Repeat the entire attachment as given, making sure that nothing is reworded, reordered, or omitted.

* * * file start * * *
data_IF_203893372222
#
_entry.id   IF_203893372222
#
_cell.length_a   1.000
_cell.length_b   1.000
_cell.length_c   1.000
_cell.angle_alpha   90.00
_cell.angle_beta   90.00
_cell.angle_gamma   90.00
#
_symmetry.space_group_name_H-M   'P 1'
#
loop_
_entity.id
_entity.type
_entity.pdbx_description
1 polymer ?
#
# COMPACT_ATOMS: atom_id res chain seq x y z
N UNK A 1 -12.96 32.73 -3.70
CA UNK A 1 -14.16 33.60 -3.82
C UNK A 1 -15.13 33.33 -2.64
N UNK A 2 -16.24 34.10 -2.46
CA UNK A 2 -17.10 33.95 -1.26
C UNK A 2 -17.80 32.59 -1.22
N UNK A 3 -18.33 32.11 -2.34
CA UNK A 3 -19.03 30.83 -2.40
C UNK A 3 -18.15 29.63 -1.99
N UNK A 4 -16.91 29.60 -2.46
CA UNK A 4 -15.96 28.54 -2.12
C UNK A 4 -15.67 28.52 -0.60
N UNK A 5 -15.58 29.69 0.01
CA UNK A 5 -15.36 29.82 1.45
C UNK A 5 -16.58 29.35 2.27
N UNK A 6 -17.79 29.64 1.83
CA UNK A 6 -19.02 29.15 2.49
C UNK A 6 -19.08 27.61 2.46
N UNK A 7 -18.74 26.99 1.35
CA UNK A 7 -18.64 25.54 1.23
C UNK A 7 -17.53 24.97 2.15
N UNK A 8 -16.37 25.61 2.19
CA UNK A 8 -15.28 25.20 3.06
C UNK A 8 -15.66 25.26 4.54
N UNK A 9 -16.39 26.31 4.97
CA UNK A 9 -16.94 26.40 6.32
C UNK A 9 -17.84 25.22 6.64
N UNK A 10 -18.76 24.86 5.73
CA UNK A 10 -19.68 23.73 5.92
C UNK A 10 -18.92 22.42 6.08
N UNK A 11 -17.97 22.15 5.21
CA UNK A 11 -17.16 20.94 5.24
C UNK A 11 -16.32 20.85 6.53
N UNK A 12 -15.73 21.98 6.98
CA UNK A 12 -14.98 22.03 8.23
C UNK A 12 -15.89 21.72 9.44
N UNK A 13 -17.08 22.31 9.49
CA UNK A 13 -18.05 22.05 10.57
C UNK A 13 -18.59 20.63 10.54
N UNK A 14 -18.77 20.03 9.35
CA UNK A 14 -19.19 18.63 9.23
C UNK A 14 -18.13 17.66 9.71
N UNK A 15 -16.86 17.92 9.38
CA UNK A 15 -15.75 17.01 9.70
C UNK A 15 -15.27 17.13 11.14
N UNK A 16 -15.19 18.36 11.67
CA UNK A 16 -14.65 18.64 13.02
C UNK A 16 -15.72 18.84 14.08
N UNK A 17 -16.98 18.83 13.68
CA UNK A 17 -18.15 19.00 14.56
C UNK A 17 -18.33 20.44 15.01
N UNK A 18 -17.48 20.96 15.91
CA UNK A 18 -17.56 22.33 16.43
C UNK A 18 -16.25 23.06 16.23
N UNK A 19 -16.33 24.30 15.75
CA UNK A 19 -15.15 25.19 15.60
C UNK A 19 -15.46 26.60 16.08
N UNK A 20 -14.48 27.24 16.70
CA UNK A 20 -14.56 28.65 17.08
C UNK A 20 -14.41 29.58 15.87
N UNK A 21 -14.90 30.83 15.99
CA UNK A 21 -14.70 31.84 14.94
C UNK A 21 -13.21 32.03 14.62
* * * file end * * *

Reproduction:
data_IF_203893372222
#
_entry.id   IF_203893372222
#
_cell.length_a   1.000
_cell.length_b   1.000
_cell.length_c   1.000
_cell.angle_alpha   90.00
_cell.angle_beta   90.00
_cell.angle_gamma   90.00
#
_symmetry.space_group_name_H-M   'P 1'
#
loop_
_entity.id
_entity.type
_entity.pdbx_description
1 polymer ?
#
# COMPACT_ATOMS: atom_id res chain seq x y z
N UNK A 1 -12.96 32.73 -3.70
CA UNK A 1 -14.16 33.60 -3.82
C UNK A 1 -15.13 33.33 -2.64
N UNK A 2 -16.24 34.10 -2.46
CA UNK A 2 -17.10 33.95 -1.26
C UNK A 2 -17.80 32.59 -1.22
N UNK A 3 -18.33 32.11 -2.34
CA UNK A 3 -19.03 30.83 -2.40
C UNK A 3 -18.15 29.63 -1.99
N UNK A 4 -16.91 29.60 -2.46
CA UNK A 4 -15.96 28.54 -2.12
C UNK A 4 -15.67 28.52 -0.60
N UNK A 5 -15.58 29.69 0.01
CA UNK A 5 -15.36 29.82 1.45
C UNK A 5 -16.58 29.35 2.27
N UNK A 6 -17.79 29.64 1.83
CA UNK A 6 -19.02 29.15 2.49
C UNK A 6 -19.08 27.61 2.46
N UNK A 7 -18.74 26.99 1.35
CA UNK A 7 -18.64 25.54 1.23
C UNK A 7 -17.53 24.97 2.15
N UNK A 8 -16.37 25.61 2.19
CA UNK A 8 -15.28 25.20 3.06
C UNK A 8 -15.66 25.26 4.54
N UNK A 9 -16.39 26.31 4.97
CA UNK A 9 -16.94 26.40 6.32
C UNK A 9 -17.84 25.22 6.64
N UNK A 10 -18.76 24.86 5.73
CA UNK A 10 -19.68 23.73 5.92
C UNK A 10 -18.92 22.42 6.08
N UNK A 11 -17.97 22.15 5.21
CA UNK A 11 -17.16 20.94 5.24
C UNK A 11 -16.32 20.85 6.53
N UNK A 12 -15.73 21.98 6.98
CA UNK A 12 -14.98 22.03 8.23
C UNK A 12 -15.89 21.72 9.44
N UNK A 13 -17.08 22.31 9.49
CA UNK A 13 -18.05 22.05 10.57
C UNK A 13 -18.59 20.63 10.54
N UNK A 14 -18.77 20.03 9.35
CA UNK A 14 -19.19 18.63 9.23
C UNK A 14 -18.13 17.66 9.71
N UNK A 15 -16.86 17.92 9.38
CA UNK A 15 -15.75 17.01 9.70
C UNK A 15 -15.27 17.13 11.14
N UNK A 16 -15.19 18.36 11.67
CA UNK A 16 -14.65 18.64 13.02
C UNK A 16 -15.72 18.84 14.08
N UNK A 17 -16.98 18.83 13.68
CA UNK A 17 -18.15 19.00 14.56
C UNK A 17 -18.33 20.44 15.01
N UNK A 18 -17.48 20.96 15.91
CA UNK A 18 -17.56 22.33 16.43
C UNK A 18 -16.25 23.06 16.23
N UNK A 19 -16.33 24.30 15.75
CA UNK A 19 -15.15 25.19 15.60
C UNK A 19 -15.46 26.60 16.08
N UNK A 20 -14.48 27.24 16.70
CA UNK A 20 -14.56 28.65 17.08
C UNK A 20 -14.41 29.58 15.87
N UNK A 21 -14.90 30.83 15.99
CA UNK A 21 -14.70 31.84 14.94
C UNK A 21 -13.21 32.03 14.62